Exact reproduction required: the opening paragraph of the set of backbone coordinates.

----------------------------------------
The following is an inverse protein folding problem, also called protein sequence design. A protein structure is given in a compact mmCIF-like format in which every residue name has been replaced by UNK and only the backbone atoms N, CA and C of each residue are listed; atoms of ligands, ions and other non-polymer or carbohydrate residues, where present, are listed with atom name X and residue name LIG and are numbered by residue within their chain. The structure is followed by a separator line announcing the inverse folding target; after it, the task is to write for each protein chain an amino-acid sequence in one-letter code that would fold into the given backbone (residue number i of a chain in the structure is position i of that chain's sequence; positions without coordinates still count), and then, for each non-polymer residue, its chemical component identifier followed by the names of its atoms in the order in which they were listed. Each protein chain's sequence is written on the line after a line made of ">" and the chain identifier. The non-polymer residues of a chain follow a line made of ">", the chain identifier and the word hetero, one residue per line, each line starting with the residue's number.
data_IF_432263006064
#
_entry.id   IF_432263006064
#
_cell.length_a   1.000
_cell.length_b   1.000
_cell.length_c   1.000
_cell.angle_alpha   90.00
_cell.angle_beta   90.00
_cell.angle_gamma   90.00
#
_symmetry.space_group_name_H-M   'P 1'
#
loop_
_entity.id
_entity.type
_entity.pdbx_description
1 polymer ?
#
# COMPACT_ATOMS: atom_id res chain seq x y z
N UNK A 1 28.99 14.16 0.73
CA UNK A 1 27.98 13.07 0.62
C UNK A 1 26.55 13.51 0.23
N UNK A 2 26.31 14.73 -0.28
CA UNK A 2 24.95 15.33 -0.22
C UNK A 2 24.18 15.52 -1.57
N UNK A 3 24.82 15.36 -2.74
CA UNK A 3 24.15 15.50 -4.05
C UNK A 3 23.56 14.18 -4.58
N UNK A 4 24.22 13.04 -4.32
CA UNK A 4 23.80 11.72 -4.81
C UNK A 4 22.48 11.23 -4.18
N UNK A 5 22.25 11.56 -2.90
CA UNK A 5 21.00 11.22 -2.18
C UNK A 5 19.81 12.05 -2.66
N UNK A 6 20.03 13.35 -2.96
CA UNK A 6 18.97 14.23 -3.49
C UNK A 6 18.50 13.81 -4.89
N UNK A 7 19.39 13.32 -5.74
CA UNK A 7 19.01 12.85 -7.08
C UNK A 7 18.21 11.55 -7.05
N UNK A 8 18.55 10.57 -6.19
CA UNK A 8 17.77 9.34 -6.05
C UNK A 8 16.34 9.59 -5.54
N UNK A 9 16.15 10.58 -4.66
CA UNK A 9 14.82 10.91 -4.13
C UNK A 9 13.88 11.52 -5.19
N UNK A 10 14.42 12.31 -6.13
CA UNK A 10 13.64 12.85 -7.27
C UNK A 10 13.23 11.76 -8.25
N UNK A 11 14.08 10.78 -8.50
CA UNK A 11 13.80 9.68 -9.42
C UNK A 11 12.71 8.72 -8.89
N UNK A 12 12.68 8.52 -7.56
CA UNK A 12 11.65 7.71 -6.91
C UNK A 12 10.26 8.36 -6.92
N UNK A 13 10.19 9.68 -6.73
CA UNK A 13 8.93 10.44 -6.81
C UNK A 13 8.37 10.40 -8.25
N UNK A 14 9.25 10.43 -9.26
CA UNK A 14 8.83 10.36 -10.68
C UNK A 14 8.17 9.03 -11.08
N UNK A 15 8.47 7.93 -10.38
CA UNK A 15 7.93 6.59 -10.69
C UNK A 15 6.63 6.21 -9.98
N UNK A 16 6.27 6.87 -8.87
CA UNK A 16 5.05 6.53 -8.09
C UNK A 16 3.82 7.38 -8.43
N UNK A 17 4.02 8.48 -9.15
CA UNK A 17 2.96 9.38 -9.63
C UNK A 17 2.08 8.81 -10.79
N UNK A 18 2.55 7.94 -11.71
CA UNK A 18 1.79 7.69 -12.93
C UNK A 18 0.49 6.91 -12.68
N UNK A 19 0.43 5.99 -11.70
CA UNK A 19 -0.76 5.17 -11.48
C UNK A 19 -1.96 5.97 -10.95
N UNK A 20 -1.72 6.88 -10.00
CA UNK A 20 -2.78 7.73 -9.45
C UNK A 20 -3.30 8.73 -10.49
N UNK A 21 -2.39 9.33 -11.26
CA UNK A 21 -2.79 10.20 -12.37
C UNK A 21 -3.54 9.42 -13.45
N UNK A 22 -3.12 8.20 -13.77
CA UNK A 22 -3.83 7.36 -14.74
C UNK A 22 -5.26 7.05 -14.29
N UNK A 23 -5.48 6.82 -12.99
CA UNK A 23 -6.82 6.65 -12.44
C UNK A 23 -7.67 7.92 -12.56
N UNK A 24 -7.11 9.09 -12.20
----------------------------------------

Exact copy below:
The following is an inverse protein folding problem, also called protein sequence design. A protein structure is given in a compact mmCIF-like format in which every residue name has been replaced by UNK and only the backbone atoms N, CA and C of each residue are listed; atoms of ligands, ions and other non-polymer or carbohydrate residues, where present, are listed with atom name X and residue name LIG and are numbered by residue within their chain. The structure is followed by a separator line announcing the inverse folding target; after it, the task is to write for each protein chain an amino-acid sequence in one-letter code that would fold into the given backbone (residue number i of a chain in the structure is position i of that chain's sequence; positions without coordinates still count), and then, for each non-polymer residue, its chemical component identifier followed by the names of its atoms in the order in which they were listed. Each protein chain's sequence is written on the line after a line made of ">" and the chain identifier. The non-polymer residues of a chain follow a line made of ">", the chain identifier and the word hetero, one residue per line, each line starting with the residue's number.